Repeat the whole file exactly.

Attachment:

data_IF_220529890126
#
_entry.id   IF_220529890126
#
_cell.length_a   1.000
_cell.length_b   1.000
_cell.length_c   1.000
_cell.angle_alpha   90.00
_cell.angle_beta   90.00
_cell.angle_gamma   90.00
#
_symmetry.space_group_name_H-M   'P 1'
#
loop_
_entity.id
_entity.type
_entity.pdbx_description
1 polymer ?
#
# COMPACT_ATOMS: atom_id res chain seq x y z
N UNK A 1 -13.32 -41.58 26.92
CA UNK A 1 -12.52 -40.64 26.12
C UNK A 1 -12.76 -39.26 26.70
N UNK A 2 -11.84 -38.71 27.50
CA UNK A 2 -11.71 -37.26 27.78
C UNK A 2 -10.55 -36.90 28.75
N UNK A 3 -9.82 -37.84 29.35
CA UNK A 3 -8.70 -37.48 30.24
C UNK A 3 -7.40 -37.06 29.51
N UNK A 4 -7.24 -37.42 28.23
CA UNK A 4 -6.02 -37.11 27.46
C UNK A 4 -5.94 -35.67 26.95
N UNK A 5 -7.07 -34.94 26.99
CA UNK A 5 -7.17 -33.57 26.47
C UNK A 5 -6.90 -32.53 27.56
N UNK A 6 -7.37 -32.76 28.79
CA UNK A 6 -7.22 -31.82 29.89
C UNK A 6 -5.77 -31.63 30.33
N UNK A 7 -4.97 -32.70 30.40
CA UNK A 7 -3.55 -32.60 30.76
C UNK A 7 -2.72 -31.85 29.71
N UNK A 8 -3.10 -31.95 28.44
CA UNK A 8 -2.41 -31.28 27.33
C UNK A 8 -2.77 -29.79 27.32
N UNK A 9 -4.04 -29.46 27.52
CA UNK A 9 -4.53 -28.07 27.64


data_IF_220529890126
#
_entry.id   IF_220529890126
#
_cell.length_a   1.000
_cell.length_b   1.000
_cell.length_c   1.000
_cell.angle_alpha   90.00
_cell.angle_beta   90.00
_cell.angle_gamma   90.00
#
_symmetry.space_group_name_H-M   'P 1'
#
loop_
_entity.id
_entity.type
_entity.pdbx_description
1 polymer ?
#
# COMPACT_ATOMS: atom_id res chain seq x y z
N UNK A 1 -13.32 -41.58 26.92
CA UNK A 1 -12.52 -40.64 26.12
C UNK A 1 -12.76 -39.26 26.70
N UNK A 2 -11.84 -38.71 27.50
CA UNK A 2 -11.71 -37.26 27.78
C UNK A 2 -10.55 -36.90 28.75
N UNK A 3 -9.82 -37.84 29.35
CA UNK A 3 -8.70 -37.48 30.24
C UNK A 3 -7.40 -37.06 29.51
N UNK A 4 -7.24 -37.42 28.23
CA UNK A 4 -6.02 -37.11 27.46
C UNK A 4 -5.94 -35.67 26.95
N UNK A 5 -7.07 -34.94 26.99
CA UNK A 5 -7.17 -33.57 26.47
C UNK A 5 -6.90 -32.53 27.56
N UNK A 6 -7.37 -32.76 28.79
CA UNK A 6 -7.22 -31.82 29.89
C UNK A 6 -5.77 -31.63 30.33
N UNK A 7 -4.97 -32.70 30.40
CA UNK A 7 -3.55 -32.60 30.76
C UNK A 7 -2.72 -31.85 29.71
N UNK A 8 -3.10 -31.95 28.44
CA UNK A 8 -2.41 -31.28 27.33
C UNK A 8 -2.77 -29.79 27.32
N UNK A 9 -4.04 -29.46 27.52
CA UNK A 9 -4.53 -28.07 27.64